The bigger problem is the qualification I just stated – that we put aside systemic and procedural concerns.  But those are really what the Confrontation Clause is all about.  That's certainly what the language of the Clause suggests – it gives the accused the right "to be confronted with the witnesses against him," which sure sounds like a procedural right with respect to witnesses and not a right to exclude evidence that lacks certain substantive qualities. 

And this procedural concern is clearly what the confrontation right has been about historically.  Prof.  Trachtenberg vigorously assails the merits of taking an originalist view of the Clause.  But the value of history in this area is not limited to determining what the meaning of the Framers would have been understood to be in 1791, and it's not limited to persuading those who put preeminence on that meaning.  (Note that while Crawford itself is quite an originalist opinion, as one would expect given that it was written by Justice Scalia, the majority that joined it included some Justices of very non-originalist orientation, and that has been true as well of Davis v. Washington, Melendez-Diaz v. Massachusetts, and Bullcoming .v New Mexico.)  What the history shows is that for hundreds of years protecting the conditions of testimony under which witnesses against an accused testify – ensuring thath tey do so face to face with the accused, and subject to cross-examination – has been a central aspect of the common-law system of criminal adjudication.

I have found that this is still a principle that resonates with people.  Does anybody doubt that prosecution witnesses should be required (absent forfeiture of the right) to testify face-to-face with the accused?  Or, looking at the matter from the other direction, does anybody think that a prosecution witness should be able to testify by talking to police officers in a closed room in the station-house, or in the witness's living room?  And isn't it clear that if Crawford and Hammon v. Indiana had come out the other way, then we would have a system in which witnesses would be able to testify in precisely those ways?  It was, after all, entirely clear to all participants in those conversations that the witnesses were creating evidence for possible use in prosecution.

In arguing Hammon, I proposed a per se test that would have yielded a different result in its companion case, Davis v. Washington – that a statement made to a known police officer accusing another person of a crime be deemed testimonial.  That was not meant to be a comprehensive definition of  the term "testimonial," as one might think from reading Prof. Trachtenberg's reply, but rather the delineation of a particular type of statement that should be categorically deemed testimonial, a subset of the broader set of testimonial statements.  I do think it's unfortunate that the Court didn't adopt that test; I think if it had some of the muddle that has since arisen would have been avoided (and more of the muddle would have been avoided if the Court had come out the other way in Giles v. California, for if there it had adopted a robust conception of forfeiture doctrine it almos tcertainly would have avoided the very unfortunate reuslt in Michigan v. Bryant.)  But I don't think that test was essential to sound confrontation doctrine.  I think the ultimate test of whether a statement is testimonial should be whether, assuming admissibility, a reasonable person in the declarant's position at the time of the statement would have anticipated likely litigation use of it.  (It doesn't seem to me that it's really difficult to define "testimonial," as Prof., Trachtenberg says, or at least to come up with a serviceable definition; I just don't think the Supreme Court has clealry signed on to the best definition, though in Melendez-Diaz it seemed on the verge of doing so.)  And under one view, not the one that I would have adopted but nonetheless a coherent one, the first part of the 911 conversation is Davis might be deemed to fall outside this, because one might say that in the heat of the moment the complainant would not have been anticipating likely evidentiary use.  (Pretty quickly, though, it became clear that this was what she was doing.  Note that at the end of the call the 911 operator said that the police would go find Davis and then come talk to the complainant – not that hey would come right away to protect her.)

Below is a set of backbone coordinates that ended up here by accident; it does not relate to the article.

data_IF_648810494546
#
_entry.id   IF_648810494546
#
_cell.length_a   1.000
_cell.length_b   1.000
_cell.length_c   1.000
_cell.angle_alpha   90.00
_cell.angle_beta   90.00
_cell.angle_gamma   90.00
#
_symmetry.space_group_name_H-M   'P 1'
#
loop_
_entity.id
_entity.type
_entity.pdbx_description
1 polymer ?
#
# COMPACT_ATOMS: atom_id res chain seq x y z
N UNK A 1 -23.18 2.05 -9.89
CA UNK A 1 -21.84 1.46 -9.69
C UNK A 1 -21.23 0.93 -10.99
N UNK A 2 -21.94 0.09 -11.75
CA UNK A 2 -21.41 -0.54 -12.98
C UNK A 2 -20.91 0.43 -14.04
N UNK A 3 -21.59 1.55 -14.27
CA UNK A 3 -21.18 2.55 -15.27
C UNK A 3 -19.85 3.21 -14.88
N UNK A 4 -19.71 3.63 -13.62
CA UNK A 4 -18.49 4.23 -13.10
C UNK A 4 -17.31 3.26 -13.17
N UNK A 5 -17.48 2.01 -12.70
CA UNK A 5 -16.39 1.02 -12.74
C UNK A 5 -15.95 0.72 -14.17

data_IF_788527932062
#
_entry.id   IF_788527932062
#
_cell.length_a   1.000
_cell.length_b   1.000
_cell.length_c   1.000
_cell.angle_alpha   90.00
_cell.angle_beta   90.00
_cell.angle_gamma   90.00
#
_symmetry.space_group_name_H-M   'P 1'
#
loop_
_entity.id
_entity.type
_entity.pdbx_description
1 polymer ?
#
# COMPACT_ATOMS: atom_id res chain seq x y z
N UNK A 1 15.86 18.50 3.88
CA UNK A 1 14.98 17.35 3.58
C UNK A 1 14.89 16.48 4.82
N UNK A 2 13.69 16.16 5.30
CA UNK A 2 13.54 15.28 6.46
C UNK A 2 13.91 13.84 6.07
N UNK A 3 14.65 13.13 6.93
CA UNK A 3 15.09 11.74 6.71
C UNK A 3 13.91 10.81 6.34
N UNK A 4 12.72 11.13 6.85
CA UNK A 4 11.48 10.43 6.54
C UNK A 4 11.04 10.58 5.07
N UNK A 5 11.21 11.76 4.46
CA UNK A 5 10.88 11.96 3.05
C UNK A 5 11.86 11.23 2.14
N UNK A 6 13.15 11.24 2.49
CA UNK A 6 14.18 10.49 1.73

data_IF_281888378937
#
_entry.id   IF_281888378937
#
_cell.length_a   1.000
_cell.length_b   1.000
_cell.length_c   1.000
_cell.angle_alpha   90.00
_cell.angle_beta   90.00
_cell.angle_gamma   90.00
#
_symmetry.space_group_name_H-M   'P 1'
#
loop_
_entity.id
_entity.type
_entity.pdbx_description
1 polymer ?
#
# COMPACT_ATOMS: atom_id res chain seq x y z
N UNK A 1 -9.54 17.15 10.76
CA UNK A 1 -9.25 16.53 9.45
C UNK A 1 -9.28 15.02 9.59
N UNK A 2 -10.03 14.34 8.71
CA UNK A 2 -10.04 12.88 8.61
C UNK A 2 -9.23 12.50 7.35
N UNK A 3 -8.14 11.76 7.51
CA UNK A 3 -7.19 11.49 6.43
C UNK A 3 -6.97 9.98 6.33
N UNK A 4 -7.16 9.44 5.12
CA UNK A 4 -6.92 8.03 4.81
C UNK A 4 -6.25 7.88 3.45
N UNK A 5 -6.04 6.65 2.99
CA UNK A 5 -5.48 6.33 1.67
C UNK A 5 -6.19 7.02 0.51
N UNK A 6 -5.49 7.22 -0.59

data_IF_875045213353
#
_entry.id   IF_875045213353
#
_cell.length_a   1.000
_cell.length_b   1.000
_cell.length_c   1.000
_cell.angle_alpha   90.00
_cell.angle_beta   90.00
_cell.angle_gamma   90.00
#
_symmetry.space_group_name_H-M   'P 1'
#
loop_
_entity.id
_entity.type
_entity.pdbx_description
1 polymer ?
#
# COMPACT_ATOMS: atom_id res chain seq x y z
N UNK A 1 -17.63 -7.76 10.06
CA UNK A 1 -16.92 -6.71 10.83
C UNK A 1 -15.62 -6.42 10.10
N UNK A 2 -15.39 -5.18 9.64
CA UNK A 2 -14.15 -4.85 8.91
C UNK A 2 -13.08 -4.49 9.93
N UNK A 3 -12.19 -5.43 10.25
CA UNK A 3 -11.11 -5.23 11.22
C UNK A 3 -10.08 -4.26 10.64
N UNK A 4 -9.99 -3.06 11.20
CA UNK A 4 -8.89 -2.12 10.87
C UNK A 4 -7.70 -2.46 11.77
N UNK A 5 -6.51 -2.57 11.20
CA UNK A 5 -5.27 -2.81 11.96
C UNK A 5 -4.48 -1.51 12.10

Prof. Trachtenberg suggests that Davis would have "walk[ed]" if the Supreme Court had come out the other way in his case.  I don't know what would have happened in that case, but I think it's important to emphasize that excluding statements of the type involved in Davis does not mean as a general matter that the accused cannot be convicted.  The prosecution might work harder to secure the live (or deposition) testimony of the complainant; it might demonstrate that her unavailability was the result of wrongdoing causing forfeiture of the confrontation right; and it might, as it ordinarily does in a murder case, prove guilt without relying on a statement by the victim.

Nothing today

The Supreme Court did not act today on the Confrontation Clause cases it had listed for last week's conference.  I wonder if it's still waiting for all the papers in another case.  In any event they will presumably be relisted for another conference soon -- the term is almost over!